Lord McIntosh of Haringey: My Lords, this has not been a debate at all; it has been a seminar, and much better for that. We have all learnt things, thanks to the excellent choice of timing and subject of my noble friend Lord Lea and all the contributions that he attracted to his debate. I am a little disappointed that my noble friend intends to write to the noble Baroness, Lady Miller. He should send an e-mail and copy it, if he does not mind, to email@example.com.
We benefited greatly from the contributions today. In the limited time available to me, I want to say something about patterns of employment which is the subject matter of this "seminar", and something about the way the Government see them. Whether or not I go back the full 9,000 years that the noble Baroness, Lady Miller, did is doubtful. Then I want to talk about the economic aspects, particularly the macro-economic aspects, then the micro-economic and social aspects. A theme running through the debate has been, quite rightly, the quality of work as well as the quantity.
Lord McIntosh of Haringey: My Lords, my hearing is going. But the noble Lord is right in the sense that the employment market in this country is much more diverse, much more fragmented--to use his much improved word--than in other European countries and other parts of the world. For example, if we take the standard 40-hour week, only 10 per cent of people in this country work that 40-hour week compared with over 50 per cent in Germany and 40 per cent in France and Italy. As has been said, we have more Saturday and Sunday working, more shift working and more part-time work than anyone else in Europe.
Of course there have been changes, but we are still in the position where 87.5 per cent of those in employment are employees and only 11.5 per cent are self-employed. We have seen dramatic changes in the nature of jobs but, as the noble Baroness, Lady Miller, said, that has been true for a long time; indeed, for the past 20 years 7 million people have been changing jobs every year. It has always been the case that what appears at any particular moment in time as dramatic can be found to have been so at many points in our history.
So we do have a rather healthy pattern of employment in terms of its suitability for the wide range of uses that people want to make of employment, whether as a source of income, a source of meeting people or for what other purpose may be appropriate. We also have a very dynamic employment pattern. Again, these things have been going on for a very long time. The one clear measure of dynamism is the amount of change that is taking place within the UK labour market. In numerical terms, over 2.5 million vacancies are notified to the job centres of the Employment Service every year and perhaps twice as many more arise through newspaper advertisements, private employment agencies and the Internet. The Employment Service alone fills 1 million jobs every year.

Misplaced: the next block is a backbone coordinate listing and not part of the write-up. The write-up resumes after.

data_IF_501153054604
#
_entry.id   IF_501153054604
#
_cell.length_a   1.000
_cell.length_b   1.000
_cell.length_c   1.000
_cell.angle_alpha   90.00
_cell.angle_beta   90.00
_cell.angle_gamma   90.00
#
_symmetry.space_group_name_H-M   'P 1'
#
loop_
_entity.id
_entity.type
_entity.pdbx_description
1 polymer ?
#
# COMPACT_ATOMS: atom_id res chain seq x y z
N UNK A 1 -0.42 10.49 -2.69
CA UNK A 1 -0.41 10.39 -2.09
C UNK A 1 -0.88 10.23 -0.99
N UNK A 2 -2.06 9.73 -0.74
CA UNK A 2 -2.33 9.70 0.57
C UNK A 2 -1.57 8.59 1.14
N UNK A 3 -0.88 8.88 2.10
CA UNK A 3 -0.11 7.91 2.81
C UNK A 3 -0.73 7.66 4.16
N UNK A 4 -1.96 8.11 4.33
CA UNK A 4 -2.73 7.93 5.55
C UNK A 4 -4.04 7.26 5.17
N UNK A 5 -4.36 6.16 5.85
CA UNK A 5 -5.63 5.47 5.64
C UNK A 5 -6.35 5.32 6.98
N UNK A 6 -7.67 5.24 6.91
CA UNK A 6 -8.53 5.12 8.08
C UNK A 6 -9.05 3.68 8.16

There is a role for government in this process. It is valuable that we can contribute to oiling the wheels of the employment market. At the same time, the "flexibility"--which is a very fashionable word--in the labour market has many different meanings. Yes, flexibility is essential when you have a dynamic and diverse labour market, but it does not necessarily mean--and in most cases it should not mean--a hire and fire policy. It should mean jobs that are smart, in the smart card sense, efficient and well resourced with adequate capital behind them.
I shall not go into the history of what kind of economy the Labour Government inherited in 1997. However, this Government have a different idea not only about the quality of work and its social effects but also about what our objectives and our choices should be. It should be noted that Gordon Brown, as Chancellor of the Exchequer, is the first Chancellor not only to have talked about full employment for many years but also to mean it; and, indeed, clearly to have plans in place for achieving full employment.
There was a certain amount of party political discourse between my noble friend Lord Brooke and the noble Lord, Lord Howell. However, I am sure that the noble Lord would not deny that it was his noble friend Lord Lamont who said that a high level of unemployment was a price worth paying for the